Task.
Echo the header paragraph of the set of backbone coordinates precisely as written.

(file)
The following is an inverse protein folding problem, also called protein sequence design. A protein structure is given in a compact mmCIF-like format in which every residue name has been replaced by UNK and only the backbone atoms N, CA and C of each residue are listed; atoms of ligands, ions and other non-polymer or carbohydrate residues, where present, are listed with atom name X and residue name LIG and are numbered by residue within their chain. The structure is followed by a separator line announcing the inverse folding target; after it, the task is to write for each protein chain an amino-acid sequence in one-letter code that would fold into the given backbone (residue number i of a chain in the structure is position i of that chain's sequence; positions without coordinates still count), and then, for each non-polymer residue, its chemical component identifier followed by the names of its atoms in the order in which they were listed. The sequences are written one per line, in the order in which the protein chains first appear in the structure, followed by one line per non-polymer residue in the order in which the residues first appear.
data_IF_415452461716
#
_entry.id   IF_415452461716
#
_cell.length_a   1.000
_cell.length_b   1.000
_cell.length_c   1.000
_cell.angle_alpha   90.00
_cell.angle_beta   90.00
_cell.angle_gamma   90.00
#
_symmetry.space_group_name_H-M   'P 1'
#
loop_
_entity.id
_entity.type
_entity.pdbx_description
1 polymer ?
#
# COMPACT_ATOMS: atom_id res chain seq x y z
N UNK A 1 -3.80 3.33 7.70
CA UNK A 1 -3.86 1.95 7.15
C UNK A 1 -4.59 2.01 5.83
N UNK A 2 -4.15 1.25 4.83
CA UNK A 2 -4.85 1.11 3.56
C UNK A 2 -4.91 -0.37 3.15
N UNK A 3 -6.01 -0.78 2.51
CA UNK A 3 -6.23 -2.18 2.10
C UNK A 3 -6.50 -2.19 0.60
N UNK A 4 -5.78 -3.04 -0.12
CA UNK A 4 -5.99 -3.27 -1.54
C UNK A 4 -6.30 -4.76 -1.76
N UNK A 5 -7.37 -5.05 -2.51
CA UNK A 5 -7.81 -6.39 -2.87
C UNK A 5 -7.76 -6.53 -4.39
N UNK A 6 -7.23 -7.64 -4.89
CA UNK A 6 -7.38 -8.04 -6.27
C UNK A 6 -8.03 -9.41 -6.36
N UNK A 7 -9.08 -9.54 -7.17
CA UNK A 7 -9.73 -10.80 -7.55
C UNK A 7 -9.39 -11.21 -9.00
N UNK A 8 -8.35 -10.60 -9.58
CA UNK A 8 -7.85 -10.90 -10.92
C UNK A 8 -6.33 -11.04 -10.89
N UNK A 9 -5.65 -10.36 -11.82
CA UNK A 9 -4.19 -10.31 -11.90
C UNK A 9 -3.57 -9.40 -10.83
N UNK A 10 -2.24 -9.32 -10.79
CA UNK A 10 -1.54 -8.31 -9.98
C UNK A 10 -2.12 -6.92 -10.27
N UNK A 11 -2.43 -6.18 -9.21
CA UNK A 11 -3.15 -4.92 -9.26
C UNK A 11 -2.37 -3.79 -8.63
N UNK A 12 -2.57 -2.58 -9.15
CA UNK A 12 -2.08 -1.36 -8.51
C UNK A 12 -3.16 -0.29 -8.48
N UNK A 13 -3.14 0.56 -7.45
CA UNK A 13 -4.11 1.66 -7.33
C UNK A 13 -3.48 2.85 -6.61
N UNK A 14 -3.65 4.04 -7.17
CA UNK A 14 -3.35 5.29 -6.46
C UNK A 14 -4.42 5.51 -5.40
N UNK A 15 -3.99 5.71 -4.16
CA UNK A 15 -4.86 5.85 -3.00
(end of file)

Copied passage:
The following is an inverse protein folding problem, also called protein sequence design. A protein structure is given in a compact mmCIF-like format in which every residue name has been replaced by UNK and only the backbone atoms N, CA and C of each residue are listed; atoms of ligands, ions and other non-polymer or carbohydrate residues, where present, are listed with atom name X and residue name LIG and are numbered by residue within their chain. The structure is followed by a separator line announcing the inverse folding target; after it, the task is to write for each protein chain an amino-acid sequence in one-letter code that would fold into the given backbone (residue number i of a chain in the structure is position i of that chain's sequence; positions without coordinates still count), and then, for each non-polymer residue, its chemical component identifier followed by the names of its atoms in the order in which they were listed. The sequences are written one per line, in the order in which the protein chains first appear in the structure, followed by one line per non-polymer residue in the order in which the residues first appear.